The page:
After difficult but successful coordination of the gathering of all the troops, the Polish-Lithuanian side of the conflict crossed the Prussian border on 9 July 1410. On 15 July 1410, both armies were found opposing each other in an area covering about 1.5 square miles, between three villages (Grunwald, Tannenberg and Ludwigsdorf).
The Polish-Lithuanian army was east of Ludwigsdorf and Tannenberg. Polish heavy cavalry took the left flank. Lithuaninan light cavalry covered the right flank. Other troops took up the center.
The Teutonic forces, with their heavy cavalry, stood opposite of them. As the Polish King delayed the attack, the Grand Master sent messengers with two swords as a sign of provocation. And so Vytautas began the battle.
After an hour of fierce fighting, Lithuanians retreated, only to come back again. As this was going on, Polish and Teutonic forces began fighting. At one point, the Grand Master got into the battle himself and lost his life on the field. One of the Knights managed to reach the Polish command and attack the Polish King, whose secretary saved his life.
The Teutonic Knights finally found themselves surrounded and outnumbered and had to flee the field.
The battle was said to have lasted for about ten hours, with somewhere between 8000 and 16000 dead. Polish-Lithuanian forces took a few thousand captives and moved on to take command over a few of the Teutonic fortresses - leaving Marlbork out at this point.
In 1411, Poland, Lithuania and the Teutonic Knights signed the Peace of Thorn, ending the war. The 27th Grand Master of Teutonic Knights was now Heinrich von Plauen. The Polish-Lithuanian side didn’t take over Teutonic territories. But, the Teutonic Knights were obliged to pay up to the winners of the war, and could not cope with the financial burden.
The Battle of Grunwald or Bitwa pod Grunwaldem as it is known, remains one of the largest battles that took place in Eastern Europe. Its history is taught in schools, and its course was an inspiration for numerous artists. It inspired also other acts, like the Nazi and the Soviet propaganda.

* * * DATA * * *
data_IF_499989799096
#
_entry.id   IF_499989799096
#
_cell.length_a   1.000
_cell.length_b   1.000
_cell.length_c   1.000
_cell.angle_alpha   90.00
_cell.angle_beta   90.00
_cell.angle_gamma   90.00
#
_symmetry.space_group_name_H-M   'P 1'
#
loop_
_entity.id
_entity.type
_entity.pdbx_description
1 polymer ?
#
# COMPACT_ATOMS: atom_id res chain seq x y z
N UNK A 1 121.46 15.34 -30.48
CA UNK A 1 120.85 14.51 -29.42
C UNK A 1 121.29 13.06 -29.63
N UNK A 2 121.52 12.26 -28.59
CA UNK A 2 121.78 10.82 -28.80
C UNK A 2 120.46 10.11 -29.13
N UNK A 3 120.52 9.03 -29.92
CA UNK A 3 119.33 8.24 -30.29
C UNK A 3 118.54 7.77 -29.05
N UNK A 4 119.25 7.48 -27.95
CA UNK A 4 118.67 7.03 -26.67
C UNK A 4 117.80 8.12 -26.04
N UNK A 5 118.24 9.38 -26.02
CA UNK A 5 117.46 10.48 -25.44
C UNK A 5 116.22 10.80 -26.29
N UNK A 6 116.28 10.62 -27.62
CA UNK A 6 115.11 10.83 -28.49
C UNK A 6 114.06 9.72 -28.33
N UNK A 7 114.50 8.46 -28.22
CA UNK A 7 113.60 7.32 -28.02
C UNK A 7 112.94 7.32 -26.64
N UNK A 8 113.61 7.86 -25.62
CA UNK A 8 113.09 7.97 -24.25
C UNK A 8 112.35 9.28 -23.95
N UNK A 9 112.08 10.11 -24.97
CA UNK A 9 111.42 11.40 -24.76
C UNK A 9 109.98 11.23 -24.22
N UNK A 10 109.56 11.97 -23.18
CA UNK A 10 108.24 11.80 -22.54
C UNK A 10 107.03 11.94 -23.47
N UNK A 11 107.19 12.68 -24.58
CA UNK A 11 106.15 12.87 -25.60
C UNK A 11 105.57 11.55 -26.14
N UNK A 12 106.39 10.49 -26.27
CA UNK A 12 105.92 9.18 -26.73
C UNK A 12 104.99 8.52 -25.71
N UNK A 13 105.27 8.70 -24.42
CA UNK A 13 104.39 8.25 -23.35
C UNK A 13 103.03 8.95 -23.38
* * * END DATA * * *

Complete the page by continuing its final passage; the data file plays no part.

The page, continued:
The Battle of Tannenberg (which is also the name for The Battle of Grunwald in German), was fought at the beginning of World War I. In August 1914, German forces fought the Soviet forces. It didn’t take place on the exact same spot as The Battle of Grunwald, but was fought nearby and held the note of vengeance for the defeated Teutonic Knights. The battle was led by Paul von Hindenburg, who was the one to appoint Adolf Hitler the Chancellor of Germany.
Going back to the arts, it is important to mention the famous painting by Jan Matejko, depicting the battle, from 1878. Displayed in the National Museum in Warsaw, it shows the death of the Grand Master. It is a large painting, 168 inches by 389 inches, holding a special spot in the Museum as one of the painter’s most famous works.
If you would like to know more about The Battle of Grunwald, there is a famous film depicting it, from the 1960, called the Black Cross or Krzyżacy. It was directed by Alexander Ford, a filmmaker born in what was then the Russian Empire.
If you’re ever in Poland and find you have some free time on your hands, do pay a visit to the site of the Battle of Grunwald. It will be an interesting experience to see the enormous grounds with your own eyes. You can also pay a visit to the little Museum of The Battle of Grunwald.